• #33 Amine said 2022-08-19T12:22:28Z

    Hello Miguel, thank you for the explanation on how flask-sock handles websocket connection. Now i understand. Turns out my problem was the usage of a global variable to execute whats under the socket route. The last client to connect would the first to receive the message ( and empty the global variable so no more messages for the rest of the clients ). I now append all websocket objects related to clients that connect to the route in a global list, and iterate through it anywhere in my code to send data to all clients. It works like a charm! Thank you.

  • #34 Mariano said 2022-09-25T16:11:46Z

    hola! Miguel<br /> I'm trying to use this library, and it works perfectly for me to send and receive data, but I'm trying to use the data outside the echo() function and I can't, is there any way to use the data variable in other parts of the code? My code receives a video frame in a byte string, I send it to the video_feed() function to display it in the html (THIS ONLY WORKS IF I COMMENT THE DECORATOR @sock.route('/')) if I comment it works fine but I can't receive data, any ideas? anything would help me, thank you very much and sorry for my long question.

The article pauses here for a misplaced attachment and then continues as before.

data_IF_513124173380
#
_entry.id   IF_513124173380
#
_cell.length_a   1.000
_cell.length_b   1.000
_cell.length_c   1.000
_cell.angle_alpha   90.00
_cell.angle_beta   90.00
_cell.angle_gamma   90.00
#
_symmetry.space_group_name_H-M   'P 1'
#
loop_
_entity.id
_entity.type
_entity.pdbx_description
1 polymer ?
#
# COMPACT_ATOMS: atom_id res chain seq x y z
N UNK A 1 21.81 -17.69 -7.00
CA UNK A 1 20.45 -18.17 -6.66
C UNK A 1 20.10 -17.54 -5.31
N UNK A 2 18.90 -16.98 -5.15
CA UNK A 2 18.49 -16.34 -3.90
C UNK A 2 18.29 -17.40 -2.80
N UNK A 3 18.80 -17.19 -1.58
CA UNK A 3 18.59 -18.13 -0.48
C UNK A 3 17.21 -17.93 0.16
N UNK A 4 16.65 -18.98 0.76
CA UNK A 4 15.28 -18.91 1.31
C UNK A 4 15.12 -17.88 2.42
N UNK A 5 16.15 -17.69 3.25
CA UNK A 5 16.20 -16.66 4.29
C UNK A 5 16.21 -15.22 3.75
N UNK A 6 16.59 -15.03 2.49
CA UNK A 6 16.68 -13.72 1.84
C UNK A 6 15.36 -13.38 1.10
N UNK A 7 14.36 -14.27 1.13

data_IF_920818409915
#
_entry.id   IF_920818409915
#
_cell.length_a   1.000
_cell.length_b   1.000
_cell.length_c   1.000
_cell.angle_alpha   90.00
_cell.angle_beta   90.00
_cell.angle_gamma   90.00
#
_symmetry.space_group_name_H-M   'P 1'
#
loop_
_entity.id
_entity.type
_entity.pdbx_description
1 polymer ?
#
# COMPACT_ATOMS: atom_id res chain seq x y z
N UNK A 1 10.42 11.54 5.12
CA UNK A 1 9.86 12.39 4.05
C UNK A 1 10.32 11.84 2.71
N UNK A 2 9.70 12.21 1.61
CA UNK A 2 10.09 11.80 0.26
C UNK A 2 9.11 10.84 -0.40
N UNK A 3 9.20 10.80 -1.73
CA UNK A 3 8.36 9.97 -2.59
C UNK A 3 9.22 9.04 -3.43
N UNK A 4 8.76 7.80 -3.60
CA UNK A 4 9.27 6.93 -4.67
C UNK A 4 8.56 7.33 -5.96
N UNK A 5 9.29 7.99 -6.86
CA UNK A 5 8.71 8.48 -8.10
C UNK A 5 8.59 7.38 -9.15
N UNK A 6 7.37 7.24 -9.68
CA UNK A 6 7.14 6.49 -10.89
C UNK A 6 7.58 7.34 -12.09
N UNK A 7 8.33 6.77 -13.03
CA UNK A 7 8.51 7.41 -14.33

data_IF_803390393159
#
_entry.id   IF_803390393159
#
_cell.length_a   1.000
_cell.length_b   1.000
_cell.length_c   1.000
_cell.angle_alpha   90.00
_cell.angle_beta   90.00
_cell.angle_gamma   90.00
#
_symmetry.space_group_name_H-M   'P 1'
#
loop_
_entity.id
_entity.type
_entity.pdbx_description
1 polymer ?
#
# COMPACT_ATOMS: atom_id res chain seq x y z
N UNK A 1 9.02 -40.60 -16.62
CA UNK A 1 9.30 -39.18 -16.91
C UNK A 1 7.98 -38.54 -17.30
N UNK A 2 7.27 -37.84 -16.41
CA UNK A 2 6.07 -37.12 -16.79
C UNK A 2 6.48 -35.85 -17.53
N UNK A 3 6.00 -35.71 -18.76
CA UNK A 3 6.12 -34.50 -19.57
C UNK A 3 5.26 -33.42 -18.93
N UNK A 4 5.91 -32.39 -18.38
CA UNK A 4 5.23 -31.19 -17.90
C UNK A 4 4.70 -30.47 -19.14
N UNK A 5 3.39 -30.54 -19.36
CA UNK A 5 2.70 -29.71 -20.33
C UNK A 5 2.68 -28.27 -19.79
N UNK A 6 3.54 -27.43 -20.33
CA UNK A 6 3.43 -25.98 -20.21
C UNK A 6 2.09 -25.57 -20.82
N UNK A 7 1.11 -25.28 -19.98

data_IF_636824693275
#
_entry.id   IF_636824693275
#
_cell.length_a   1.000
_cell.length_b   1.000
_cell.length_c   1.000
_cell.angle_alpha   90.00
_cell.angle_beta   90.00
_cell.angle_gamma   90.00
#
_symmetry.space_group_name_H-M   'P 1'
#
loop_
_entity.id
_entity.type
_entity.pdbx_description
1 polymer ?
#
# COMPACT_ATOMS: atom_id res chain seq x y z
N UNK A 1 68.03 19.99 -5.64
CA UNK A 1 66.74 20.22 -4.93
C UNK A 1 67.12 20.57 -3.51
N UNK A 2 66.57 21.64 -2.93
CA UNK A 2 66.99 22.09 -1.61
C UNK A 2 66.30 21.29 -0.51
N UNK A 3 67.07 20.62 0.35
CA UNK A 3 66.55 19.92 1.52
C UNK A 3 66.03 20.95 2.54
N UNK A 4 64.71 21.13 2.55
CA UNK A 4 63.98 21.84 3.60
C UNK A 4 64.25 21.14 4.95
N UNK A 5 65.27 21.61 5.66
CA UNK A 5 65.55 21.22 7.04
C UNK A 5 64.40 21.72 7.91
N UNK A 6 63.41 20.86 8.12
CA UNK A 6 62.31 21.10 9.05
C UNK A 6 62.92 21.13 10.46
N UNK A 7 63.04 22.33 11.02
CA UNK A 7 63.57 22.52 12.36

@sock.route('/') -> (If I comment this line it works but logically I am left without receiving data)
    def echo():
            global data
            img= np.fromstring(data, np.uint8)
            img = cv2.imdecode(np.frombuffer(img, dtype=np.byte), flags=cv2.IMREAD_COLOR)
            _, frame = cv2.imencode('.jpeg', img) 
            yield (b'--frame\r\nContent-Type: image/jpeg\r\n\r\n' + frame.tobytes() + b'\r\n')
            img= np.fromstring(data, np.uint8)
            img = cv2.imdecode(np.frombuffer(img, dtype=np.byte), flags=cv2.IMREAD_COLOR)
            _, frame = cv2.imencode('.jpeg', img) 
            yield (b'--frame\r\nContent-Type: image/jpeg\r\n\r\n' + frame.tobytes() + b'\r\n')
    def video_feed():
        return Response(echo(),  -------> using here
            mimetype = "multipart/x-mixed-replace; boundary=frame")
  • #35 Miguel Grinberg said 2022-09-25T21:48:43Z

    @Mariano: I don't really understand what you are trying to do, but the yield keyword is used in Flask streaming responses. This is not for websocket routes created with Flask-Sock. Please check the examples in the Flask-Sock repository and the official documentation to learn how to use this extension.